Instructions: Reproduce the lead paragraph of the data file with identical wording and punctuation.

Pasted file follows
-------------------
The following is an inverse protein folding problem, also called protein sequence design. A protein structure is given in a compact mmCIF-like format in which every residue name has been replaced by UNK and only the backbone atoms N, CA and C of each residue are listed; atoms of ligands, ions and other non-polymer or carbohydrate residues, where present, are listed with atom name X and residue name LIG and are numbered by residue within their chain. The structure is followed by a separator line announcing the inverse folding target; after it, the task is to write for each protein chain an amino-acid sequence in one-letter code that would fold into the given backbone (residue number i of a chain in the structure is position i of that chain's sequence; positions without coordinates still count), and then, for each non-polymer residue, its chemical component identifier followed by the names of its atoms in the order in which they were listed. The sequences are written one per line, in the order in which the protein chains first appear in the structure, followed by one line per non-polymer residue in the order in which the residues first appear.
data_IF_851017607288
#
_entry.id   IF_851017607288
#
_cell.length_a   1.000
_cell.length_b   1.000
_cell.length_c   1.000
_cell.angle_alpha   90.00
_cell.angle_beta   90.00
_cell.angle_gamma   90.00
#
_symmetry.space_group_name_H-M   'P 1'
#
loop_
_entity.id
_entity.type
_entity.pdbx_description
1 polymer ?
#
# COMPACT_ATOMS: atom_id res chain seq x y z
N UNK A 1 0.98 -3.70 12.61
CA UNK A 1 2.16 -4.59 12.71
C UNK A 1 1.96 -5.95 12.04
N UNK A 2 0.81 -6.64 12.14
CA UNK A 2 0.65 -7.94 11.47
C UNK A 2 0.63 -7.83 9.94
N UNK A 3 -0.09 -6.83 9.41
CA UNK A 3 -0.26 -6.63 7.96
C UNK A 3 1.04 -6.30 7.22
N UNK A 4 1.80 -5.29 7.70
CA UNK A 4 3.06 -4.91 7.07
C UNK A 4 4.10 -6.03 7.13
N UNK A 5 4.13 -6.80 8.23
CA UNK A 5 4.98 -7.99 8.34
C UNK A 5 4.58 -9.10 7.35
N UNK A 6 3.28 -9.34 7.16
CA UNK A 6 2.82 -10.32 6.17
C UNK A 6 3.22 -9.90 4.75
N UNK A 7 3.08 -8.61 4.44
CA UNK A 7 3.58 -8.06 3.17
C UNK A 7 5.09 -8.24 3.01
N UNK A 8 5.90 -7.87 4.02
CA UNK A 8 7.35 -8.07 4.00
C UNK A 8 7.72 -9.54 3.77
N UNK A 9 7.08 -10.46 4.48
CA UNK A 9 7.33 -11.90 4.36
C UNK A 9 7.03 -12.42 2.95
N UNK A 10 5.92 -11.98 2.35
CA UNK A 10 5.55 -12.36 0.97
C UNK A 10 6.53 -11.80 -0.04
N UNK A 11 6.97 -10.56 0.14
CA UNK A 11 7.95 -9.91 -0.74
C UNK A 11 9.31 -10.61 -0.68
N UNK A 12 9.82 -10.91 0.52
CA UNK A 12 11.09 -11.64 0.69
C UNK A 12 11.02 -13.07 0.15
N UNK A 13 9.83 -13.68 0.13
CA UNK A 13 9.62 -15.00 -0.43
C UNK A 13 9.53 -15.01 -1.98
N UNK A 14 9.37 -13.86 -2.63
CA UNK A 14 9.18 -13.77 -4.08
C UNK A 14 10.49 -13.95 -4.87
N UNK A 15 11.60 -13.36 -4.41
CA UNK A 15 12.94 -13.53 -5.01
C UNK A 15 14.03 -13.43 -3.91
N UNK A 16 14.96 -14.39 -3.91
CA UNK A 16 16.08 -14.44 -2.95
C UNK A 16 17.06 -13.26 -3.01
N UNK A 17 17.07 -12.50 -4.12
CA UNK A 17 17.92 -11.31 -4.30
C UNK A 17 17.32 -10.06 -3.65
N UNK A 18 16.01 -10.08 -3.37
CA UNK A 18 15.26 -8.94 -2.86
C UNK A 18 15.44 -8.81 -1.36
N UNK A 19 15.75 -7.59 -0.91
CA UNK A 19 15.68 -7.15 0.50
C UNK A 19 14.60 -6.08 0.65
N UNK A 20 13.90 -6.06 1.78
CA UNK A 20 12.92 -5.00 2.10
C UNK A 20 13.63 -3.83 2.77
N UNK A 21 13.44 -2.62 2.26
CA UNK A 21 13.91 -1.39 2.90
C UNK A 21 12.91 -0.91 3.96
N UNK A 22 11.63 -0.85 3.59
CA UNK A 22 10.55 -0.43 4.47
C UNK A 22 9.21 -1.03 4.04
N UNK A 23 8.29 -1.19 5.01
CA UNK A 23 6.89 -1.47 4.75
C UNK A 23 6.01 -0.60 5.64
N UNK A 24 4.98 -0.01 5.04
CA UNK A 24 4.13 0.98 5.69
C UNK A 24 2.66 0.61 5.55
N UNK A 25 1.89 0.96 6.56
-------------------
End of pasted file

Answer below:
The following is an inverse protein folding problem, also called protein sequence design. A protein structure is given in a compact mmCIF-like format in which every residue name has been replaced by UNK and only the backbone atoms N, CA and C of each residue are listed; atoms of ligands, ions and other non-polymer or carbohydrate residues, where present, are listed with atom name X and residue name LIG and are numbered by residue within their chain. The structure is followed by a separator line announcing the inverse folding target; after it, the task is to write for each protein chain an amino-acid sequence in one-letter code that would fold into the given backbone (residue number i of a chain in the structure is position i of that chain's sequence; positions without coordinates still count), and then, for each non-polymer residue, its chemical component identifier followed by the names of its atoms in the order in which they were listed. The sequences are written one per line, in the order in which the protein chains first appear in the structure, followed by one line per non-polymer residue in the order in which the residues first appear.